Response of Human Coronary Arteries to Serotonin After Injury by Coronary Angioplasty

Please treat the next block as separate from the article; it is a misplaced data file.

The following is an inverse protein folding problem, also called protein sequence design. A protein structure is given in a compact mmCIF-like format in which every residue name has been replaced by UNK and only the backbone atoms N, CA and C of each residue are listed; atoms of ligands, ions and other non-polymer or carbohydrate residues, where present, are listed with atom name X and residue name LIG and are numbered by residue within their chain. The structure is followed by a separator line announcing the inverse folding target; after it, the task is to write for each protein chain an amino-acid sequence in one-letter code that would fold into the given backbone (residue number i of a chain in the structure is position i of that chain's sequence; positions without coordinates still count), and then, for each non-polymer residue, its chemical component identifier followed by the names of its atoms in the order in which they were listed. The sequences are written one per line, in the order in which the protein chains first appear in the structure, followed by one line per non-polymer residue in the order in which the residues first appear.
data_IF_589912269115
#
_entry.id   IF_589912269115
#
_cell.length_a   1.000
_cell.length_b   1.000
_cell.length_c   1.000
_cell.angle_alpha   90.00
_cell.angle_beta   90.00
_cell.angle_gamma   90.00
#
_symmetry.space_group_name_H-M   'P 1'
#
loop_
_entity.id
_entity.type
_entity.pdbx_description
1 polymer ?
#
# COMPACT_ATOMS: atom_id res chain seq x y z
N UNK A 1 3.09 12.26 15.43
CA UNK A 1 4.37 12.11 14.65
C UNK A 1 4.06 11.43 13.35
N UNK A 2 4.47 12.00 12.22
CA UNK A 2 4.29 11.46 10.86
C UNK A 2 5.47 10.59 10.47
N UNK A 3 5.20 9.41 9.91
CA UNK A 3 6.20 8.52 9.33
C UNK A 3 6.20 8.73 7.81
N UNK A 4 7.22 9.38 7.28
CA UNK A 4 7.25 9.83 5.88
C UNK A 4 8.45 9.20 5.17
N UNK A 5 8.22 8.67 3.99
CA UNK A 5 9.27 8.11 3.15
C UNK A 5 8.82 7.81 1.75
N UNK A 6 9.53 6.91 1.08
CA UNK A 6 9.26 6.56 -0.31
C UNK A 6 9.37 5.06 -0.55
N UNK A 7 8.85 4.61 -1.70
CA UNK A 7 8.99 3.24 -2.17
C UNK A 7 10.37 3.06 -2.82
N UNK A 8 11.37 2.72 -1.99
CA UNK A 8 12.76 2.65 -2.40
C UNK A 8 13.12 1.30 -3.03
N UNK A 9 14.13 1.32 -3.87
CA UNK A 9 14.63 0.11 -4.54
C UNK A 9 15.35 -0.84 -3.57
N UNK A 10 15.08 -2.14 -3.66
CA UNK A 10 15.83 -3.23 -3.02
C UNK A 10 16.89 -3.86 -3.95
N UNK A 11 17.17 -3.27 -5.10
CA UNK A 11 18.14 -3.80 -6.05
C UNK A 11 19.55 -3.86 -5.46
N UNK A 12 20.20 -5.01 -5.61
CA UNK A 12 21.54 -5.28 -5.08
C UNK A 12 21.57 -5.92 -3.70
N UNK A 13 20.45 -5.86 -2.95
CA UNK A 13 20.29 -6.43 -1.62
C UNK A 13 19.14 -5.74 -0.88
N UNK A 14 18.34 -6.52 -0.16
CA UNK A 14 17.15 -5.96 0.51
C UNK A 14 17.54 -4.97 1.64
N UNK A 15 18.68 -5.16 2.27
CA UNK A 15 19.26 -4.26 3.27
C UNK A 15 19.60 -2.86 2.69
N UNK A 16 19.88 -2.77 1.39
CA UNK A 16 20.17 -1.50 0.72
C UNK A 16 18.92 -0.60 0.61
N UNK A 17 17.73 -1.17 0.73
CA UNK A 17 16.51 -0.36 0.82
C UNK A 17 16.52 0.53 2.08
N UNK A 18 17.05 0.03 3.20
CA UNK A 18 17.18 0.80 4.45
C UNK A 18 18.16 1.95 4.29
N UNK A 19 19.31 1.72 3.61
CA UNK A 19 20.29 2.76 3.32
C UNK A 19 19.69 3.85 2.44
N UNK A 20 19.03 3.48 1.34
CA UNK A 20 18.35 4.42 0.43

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Background.Atherosclerotic stenoses that have exaggerated vasomotor responses are especially prone to restenosis after coronary angioplasty. Experimental studies show that vasomotor responses in normal vessels are altered by acute mechanical injury, an alteration that in part reflects changes in the functional characteristics of endothelium that has regenerated after injury.Methods and Results.We examined, by quantitative coronary arteriography, the response of dilated and control coronary segments to intracoronary infusions of graded doses of serotonin, an endothelium-dependent vasoactive agent, and to intracoronary injection of isosorbide dinitrate, an endothelium-independent smooth muscle dilator in 15 patients who had undergone a single percutaneous transluminal coronary angioplasty procedure and who had no clinical features of variant angina. Dose-dependent constriction to serotonin occurred at all measured sites. The mean±SEM diameter reductions, expressed as percent reduction in baseline diameter that was observed at proximal (18.1±2.9, 18.8±2.2) and distal (30.9±4.4, 35.4±5.3) control sites in the dilated and nondilated vessels, respectively, at the highest dose, were similar. The degree of constriction in distal segments was significantly (P<.01) greater than that in proximal segments. Total or subtotal occlusion occurred at the angioplasty site in 4 patients at the highest infused dose (10−4 mol/L). The mean percent reduction in baseline diameter at previously dilated sites (53.8±5.9) at this dose was significantly (P<.05) greater than that observed at the adjacent proximal control sites and similar to that observed at distal control sites. All segments dilated significantly after intracoronary injection of isosorbide dinitrate.Conclusions.In dilated and nondilated vessels, serotonin caused significantly more marked constriction in distal than in proximal vessel segments. In dilated vessels, the vessel segments that had been subjected to angioplasty had a constrictor response to serotonin that was more marked than at adjacent proximal control sites and equivalent to that in the distal vessel segments. This enhanced constrictor response could be related to changes in endothelial cell function after regeneration or to hyperreactivity of smooth muscle cells at the angioplasty site. (Circulation.1993;88[part 1]:2076–2085.)

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